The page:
Brazilian firefighters have fought a major blaze at Sao Paulo’s landmark building designed by architect Oscar Niemeyer.
A large plume of smoke billowed from the Latin America Memorial, a cultural centre which hosts an art gallery, an auditorium and other facilities.
At least 15 firefighters were injured as dozens of crews went to the scene.
Oscar Niemeyer, who was behind some of the 20th Century’s best known modernist buildings, died a year ago aged 104.
He designed the main government buildings in the futuristic capital, Brasilia, developing a style defined by sweeping curves and stark concrete.
A large plume of smoke billowed from the Latin America Memorial, a cultural centre which hosts an art gallery, an auditorium and other facilities
The Latin America Memorial, built in the west of Sao Paulo in 1989, was empty at the time of the fire and authorities say no members of the public were hurt. The cause of the fire is unclear.
Fire first swept through the 1,600-seat Simon Bolivar auditorium at the complex at around 15:00 local.
While the extent of the damage was unclear, there were fears for some of the art works at the complex.
A spokesperson told reporters that a giant tapestry by Brazilian artist Tomie Ohtake may have been partially destroyed.
Another building in the complex hosted the Latin American Parliament from 1992 to 2007. The parliament is now based in Panama.
The Latin America Memorial comprises several buildings in an area of more than 84,480 sq m (101,376 sq yards) and was designed by Oscar Niemeyer and conceived by the anthropologist Darcy Ribeiro.
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Brazilian architect Oscar Niemeyer, who designed some of the 20th Century’s most famous modernist buildings, has died just before his 105th birthday.
Oscar Niemeyer rose to international fame as the architect of the main government buildings in the futuristic Brazilian capital, Brasilia, inaugurated in 1960.
He also worked with Swiss-born modernist architect Le Corbusier on the UN building in New York.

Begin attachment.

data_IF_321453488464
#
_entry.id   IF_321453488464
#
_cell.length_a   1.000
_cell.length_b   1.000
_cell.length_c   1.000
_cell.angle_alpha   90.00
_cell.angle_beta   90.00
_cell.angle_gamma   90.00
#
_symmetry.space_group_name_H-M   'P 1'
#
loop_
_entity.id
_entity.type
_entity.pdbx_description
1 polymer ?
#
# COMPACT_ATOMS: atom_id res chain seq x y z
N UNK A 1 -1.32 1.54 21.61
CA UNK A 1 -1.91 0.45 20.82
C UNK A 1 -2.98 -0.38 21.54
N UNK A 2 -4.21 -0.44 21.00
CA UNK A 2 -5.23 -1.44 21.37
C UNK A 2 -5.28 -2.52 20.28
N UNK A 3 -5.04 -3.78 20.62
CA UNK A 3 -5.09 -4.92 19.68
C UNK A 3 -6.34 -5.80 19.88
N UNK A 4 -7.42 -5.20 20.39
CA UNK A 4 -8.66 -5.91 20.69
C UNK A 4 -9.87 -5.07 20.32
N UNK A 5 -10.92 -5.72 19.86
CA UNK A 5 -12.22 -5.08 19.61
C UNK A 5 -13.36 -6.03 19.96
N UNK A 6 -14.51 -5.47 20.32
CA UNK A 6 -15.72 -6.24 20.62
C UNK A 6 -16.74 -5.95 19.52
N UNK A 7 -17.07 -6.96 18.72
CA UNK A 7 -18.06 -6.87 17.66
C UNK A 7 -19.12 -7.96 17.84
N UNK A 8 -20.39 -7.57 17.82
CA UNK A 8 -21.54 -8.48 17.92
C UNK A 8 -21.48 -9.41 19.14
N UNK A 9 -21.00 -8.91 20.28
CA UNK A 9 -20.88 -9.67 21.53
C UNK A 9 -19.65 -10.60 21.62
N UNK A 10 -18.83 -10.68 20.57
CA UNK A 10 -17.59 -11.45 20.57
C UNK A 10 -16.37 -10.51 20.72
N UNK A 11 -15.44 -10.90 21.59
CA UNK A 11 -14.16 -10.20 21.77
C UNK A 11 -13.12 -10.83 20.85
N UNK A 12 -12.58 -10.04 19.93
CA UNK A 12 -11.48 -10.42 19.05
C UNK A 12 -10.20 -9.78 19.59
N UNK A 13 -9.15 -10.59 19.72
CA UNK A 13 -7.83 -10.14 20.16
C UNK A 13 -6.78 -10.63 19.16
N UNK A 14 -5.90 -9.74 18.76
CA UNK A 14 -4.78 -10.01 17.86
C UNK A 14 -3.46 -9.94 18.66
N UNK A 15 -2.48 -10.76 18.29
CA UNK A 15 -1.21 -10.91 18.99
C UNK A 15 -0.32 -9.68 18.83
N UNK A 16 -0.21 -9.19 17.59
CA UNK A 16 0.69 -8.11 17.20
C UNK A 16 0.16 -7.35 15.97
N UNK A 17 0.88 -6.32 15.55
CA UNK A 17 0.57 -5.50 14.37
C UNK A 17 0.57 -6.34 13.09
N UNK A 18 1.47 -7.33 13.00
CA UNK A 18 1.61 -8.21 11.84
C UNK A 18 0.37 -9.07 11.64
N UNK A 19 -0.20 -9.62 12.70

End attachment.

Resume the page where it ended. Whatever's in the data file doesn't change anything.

He continued to work on new projects until earlier this year.
Oscar Niemeyer died on Wednesday at a hospital in Rio de Janeiro.
A memorial service will be held in the presidential palace in Brasilia on Thursday.
Oscar Niemeyer’s family was informed of the honor in a phone call from President Dilma Rousseff.
“Brazil has lost today one of its geniuses, It is a day to lament his death. It is a day to acclaim his life.”
Rio de Janeiro’s Mayor Eduardo Paes has declared three days of mourning in Oscar Niemeyer’s home city.
It is thought he will be buried there on Friday.
Brazilian architect Oscar Niemeyer, who designed some of the 20th Century’s most famous modernist buildings, has died just before his 105th birthday
Oscar Niemeyer started his career in the 1930s, when Brazil was still copying neoclassical European architecture and designing ornate palace-like buildings.
His bold futuristic designs in Brasilia made the new capital a dramatic statement of confidence in the future of Brazil, and an icon of modern architecture.
A student of Le Corbusier, he developed a distinctive style defined by stark concrete and sweeping curves.
He famously once said the stylized swoops in his buildings were inspired by the curves of Brazilian women.
“When you have a large space to conquer, the curve is the natural solution,” he said.
“I once wrote a poem about the curve. The curve I find in the mountains of my country, in the sinuousness of its rivers, in the waves of the ocean and on the body of the beloved woman.”
A firm communist – and a personal friend of Cuban leader Fidel Castro – Oscar Niemeyer fled the country during Brazil’s military dictatorship and forged an international career while in exile in France.
In 1988, Oscar Niemeyer was awarded the prestigious Pritzker Prize.
His style was not to everyone’s taste, and for a communist some people say his work was not very people-friendly – focusing more on the architecture’s form than on its inhabitants or functionality.
Oscar Niemeyer went on to create more than 600 buildings around the world. His legacy endures in museums, monuments, schools and churches in Brazil and beyond.
Many of the designs were initially sketched on a table overlooking his beloved Rio de Janeiro and its famous Copacabana beach, replete with the women, waves and hills from which he drew such inspiration.